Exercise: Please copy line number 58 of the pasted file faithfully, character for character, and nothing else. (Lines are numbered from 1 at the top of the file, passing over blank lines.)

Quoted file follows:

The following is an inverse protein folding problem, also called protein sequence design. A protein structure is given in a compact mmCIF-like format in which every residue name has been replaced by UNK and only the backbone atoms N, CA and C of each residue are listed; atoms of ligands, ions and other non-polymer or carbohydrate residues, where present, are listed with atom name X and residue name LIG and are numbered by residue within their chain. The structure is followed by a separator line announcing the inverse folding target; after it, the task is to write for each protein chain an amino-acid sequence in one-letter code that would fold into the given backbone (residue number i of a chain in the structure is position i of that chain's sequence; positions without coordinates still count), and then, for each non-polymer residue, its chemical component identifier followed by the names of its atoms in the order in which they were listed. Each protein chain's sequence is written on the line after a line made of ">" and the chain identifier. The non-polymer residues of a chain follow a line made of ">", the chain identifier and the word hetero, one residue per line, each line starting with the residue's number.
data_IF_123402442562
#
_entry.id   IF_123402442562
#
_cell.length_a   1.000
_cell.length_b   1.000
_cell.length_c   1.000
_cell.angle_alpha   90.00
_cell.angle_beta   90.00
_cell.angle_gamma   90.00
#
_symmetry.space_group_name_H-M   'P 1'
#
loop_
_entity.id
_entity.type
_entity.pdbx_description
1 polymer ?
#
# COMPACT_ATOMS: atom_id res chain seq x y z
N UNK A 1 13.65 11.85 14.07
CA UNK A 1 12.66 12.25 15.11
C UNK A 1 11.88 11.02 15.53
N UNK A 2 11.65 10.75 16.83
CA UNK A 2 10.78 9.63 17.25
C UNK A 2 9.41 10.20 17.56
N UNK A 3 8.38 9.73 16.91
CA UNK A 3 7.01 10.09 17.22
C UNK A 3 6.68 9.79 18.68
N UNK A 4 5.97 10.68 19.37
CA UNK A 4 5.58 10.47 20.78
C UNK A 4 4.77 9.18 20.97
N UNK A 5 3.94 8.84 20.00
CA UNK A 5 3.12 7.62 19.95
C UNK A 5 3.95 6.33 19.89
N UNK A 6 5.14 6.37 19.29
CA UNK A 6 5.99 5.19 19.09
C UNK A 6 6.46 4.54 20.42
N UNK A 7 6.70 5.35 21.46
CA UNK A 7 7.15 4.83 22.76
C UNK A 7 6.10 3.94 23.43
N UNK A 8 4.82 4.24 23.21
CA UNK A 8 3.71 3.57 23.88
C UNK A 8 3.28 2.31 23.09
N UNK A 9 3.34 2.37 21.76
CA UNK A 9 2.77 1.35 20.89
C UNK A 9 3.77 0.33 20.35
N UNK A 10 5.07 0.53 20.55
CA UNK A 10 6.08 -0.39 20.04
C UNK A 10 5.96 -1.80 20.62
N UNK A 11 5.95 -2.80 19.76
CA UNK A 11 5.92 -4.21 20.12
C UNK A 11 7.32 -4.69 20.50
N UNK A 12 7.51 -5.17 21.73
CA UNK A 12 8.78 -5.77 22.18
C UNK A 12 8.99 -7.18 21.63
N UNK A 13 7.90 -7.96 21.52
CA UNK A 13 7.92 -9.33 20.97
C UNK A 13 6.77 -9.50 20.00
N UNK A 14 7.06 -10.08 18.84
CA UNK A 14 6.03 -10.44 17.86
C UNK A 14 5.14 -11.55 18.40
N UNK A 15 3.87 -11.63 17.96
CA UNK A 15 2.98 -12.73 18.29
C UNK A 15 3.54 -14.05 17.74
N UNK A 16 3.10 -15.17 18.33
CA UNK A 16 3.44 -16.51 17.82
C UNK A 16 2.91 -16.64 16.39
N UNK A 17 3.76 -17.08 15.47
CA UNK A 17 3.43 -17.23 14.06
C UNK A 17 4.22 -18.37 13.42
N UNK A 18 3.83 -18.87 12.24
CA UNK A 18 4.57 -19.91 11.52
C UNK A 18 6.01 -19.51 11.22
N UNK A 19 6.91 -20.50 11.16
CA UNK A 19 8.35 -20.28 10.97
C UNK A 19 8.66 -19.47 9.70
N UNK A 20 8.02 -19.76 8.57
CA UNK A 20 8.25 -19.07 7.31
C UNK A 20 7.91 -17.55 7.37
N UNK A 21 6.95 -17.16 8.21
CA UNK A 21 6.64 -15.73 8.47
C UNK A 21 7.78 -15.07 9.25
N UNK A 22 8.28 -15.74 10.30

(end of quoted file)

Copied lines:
N UNK A 13 7.90 -7.96 21.52